Aside from a small plaque hidden away in a remote corner of the chapel, John Seely Stone doesn’t have much of what we might call a “legacy” at EDS. There is no Stone Hall, Stone Library, Stone Auditorium. His name has no ostentatious memorial. Yet I will bet that when he founded the school, John Seely Stone had no idea that it would some day produce people like Jonathan Daniels—enshrined now in the cathedral’s human rights porch—or that it would be the first theological school to teach scientific biblical criticism, admit women as students, have ordained Anglican women on the faculty, and admit openly gay and lesbian students. Dean Stone doesn’t have much of what you or I might call a legacy at EDS, but his ministry built an institution whose life and work has changed the church and through it the world.
So perhaps it won’t surprise you when I say that I do not believe in personal, institutional legacies. Working to lead an institution is something like writing in sand or water: it takes all one’s energy when you’re in it, but six months after you leave, the place seems to be doing just fine without you. I very much doubt that you will see a Hall Auditorium, Hall House, or—what I’ve always secretly dreamed of every place I’ve worked—a building named “Gary” Hall anytime soon either here or at Cranbrook, Redeemer, Seabury, or St. Aidan’s. And even if such an unlikely edifice were built, 50 years from now who would really know or care?
So I don’t believe much in institutional legacies. What do I believe in?
We are now in the third week of Advent, a season that looks in three directions at once. In this season we look backward to the coming of Jesus in historical time. We look forward to the coming of Jesus at the end of history. We look among us for the coming of Jesus into our life and experience now. Advent reminds us that Christianity is only partially, and not primarily, a historical faith community. Yes, we care about and honor the past, but only insofar as the past can help us size up and operate effectively in the present and build for the future. We Christians look for God not as someone remembered but as someone expected. God is coming toward us. That is what this season is about: not only are we preparing for Jesus’s birth at Christmas, we are getting ready for the future to which God and Jesus call us. When he ran for president in his parody campaign of 1968, comedian Pat Paulsen adopted as his slogan, “The Future Lies Ahead”. That’s pretty much always been my eschatology.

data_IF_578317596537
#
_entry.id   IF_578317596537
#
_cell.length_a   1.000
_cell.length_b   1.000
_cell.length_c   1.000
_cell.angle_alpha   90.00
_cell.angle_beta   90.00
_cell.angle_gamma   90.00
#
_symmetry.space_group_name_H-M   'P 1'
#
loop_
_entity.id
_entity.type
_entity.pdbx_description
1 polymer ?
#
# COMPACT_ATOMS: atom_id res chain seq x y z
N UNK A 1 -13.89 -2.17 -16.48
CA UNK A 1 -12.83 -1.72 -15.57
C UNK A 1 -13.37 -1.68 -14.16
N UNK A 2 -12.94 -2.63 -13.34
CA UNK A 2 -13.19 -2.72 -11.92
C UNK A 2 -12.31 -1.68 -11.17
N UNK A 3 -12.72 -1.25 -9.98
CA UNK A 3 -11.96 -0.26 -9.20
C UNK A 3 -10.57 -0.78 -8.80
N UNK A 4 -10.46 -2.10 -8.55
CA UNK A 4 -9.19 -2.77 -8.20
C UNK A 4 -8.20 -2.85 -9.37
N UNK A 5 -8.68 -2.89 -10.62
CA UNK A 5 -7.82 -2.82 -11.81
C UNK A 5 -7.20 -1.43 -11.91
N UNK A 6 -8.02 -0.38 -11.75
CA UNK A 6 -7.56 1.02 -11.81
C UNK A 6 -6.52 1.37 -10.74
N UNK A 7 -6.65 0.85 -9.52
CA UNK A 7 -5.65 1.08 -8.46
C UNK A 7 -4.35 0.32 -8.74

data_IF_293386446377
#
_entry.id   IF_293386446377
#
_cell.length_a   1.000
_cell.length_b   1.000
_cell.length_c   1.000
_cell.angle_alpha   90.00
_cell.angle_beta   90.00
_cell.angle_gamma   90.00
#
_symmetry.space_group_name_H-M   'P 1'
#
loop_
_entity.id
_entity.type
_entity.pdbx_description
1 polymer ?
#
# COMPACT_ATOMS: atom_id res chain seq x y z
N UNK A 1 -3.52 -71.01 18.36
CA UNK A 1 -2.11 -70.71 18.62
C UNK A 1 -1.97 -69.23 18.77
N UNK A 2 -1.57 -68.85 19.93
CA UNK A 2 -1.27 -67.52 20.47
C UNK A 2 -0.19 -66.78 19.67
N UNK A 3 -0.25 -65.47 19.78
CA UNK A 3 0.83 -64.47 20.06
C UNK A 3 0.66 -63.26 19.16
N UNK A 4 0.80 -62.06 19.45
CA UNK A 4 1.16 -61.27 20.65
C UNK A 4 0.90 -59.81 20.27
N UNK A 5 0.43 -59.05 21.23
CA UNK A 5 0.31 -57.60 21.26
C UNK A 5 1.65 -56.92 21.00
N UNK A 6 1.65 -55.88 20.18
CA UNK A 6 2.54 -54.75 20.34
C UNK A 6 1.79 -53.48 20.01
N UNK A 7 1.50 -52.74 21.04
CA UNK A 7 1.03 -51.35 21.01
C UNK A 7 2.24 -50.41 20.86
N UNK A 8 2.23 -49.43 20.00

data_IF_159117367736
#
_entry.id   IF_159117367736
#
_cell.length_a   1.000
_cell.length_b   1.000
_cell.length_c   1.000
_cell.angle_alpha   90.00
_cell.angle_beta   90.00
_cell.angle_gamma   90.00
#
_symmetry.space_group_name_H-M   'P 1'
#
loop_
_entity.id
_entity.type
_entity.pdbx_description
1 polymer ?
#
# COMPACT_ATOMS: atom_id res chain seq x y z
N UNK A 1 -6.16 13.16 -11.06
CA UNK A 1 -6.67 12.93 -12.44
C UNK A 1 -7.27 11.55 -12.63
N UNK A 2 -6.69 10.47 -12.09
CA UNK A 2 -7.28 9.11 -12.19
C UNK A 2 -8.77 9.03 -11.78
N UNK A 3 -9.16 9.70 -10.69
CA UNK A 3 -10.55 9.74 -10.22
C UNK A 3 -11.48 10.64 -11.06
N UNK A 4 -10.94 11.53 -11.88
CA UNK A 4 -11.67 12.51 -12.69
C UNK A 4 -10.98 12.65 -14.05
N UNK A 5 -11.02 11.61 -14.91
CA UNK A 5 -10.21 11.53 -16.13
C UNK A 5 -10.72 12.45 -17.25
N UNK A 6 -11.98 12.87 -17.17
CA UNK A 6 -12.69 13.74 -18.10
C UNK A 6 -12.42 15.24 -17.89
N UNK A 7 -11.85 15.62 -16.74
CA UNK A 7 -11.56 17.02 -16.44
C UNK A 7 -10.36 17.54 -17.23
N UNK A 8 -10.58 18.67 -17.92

So what is a priest’s legacy? What is any Christian person’s legacy? The season of Advent orients us in the best way to think about answering these questions. Those of us who do this work do not do it in hopes of leaving something behind. We do it in the service of moving ahead. We do it in preparation to meet the one who comes towards us in Advent.
I began with a book. Let me end with one. The last paragraph of George Eliot’s novel Middlemarch expresses in ways I cannot this Advent sense of the importance of living in expectation and service and leaving the legacy question behind. As George Eliot says,
For the growing good of the world is partly dependent on unhistoric acts; and that things are not so ill with you and me as they might have been, is half owing to the number who lived faithfully a hidden life, and rest in unvisited tombs.—George Eliot, Middlemarch
Dean John Seely Stone is all but forgotten, but the school he founded continues to envision and enact transformative change in our church. Tom Sawyer and Huckleberry Finn are best remembered for their rank rascalities. George Eliot suggests that Dorothea Brooke, the heroine of Middlemarch will be remembered, if at all, in the quality of the lives she touched with her many “unhistoric acts” of charity and grace. In the end, to the extent that they exist at all, institutional legacies don’t count for much. To be concerned with building or maintaining a legacy is to look backward. And if there’s one thing I know after all these years about God, it’s that God is someone out there, ahead of us, calling us toward a future of hope, justice, reconciliation, and love.
In future years we will all be pleased to forget the rascalities and remember good things about each other. But for now, the future lies ahead. It is time for Kathy and me to move on in service of that Advent vision and for others to carry on the work of leading this cathedral church to whatever future God intends for it. And so I leave you with the apposite words of someone you’d never thought I would quote from a pulpit—none other than General Stonewall Jackson, a man whose name and image will no doubt endure in this cathedral at least as long as my own. “Let us cross over the river and rest under the shade of the trees.” Amen.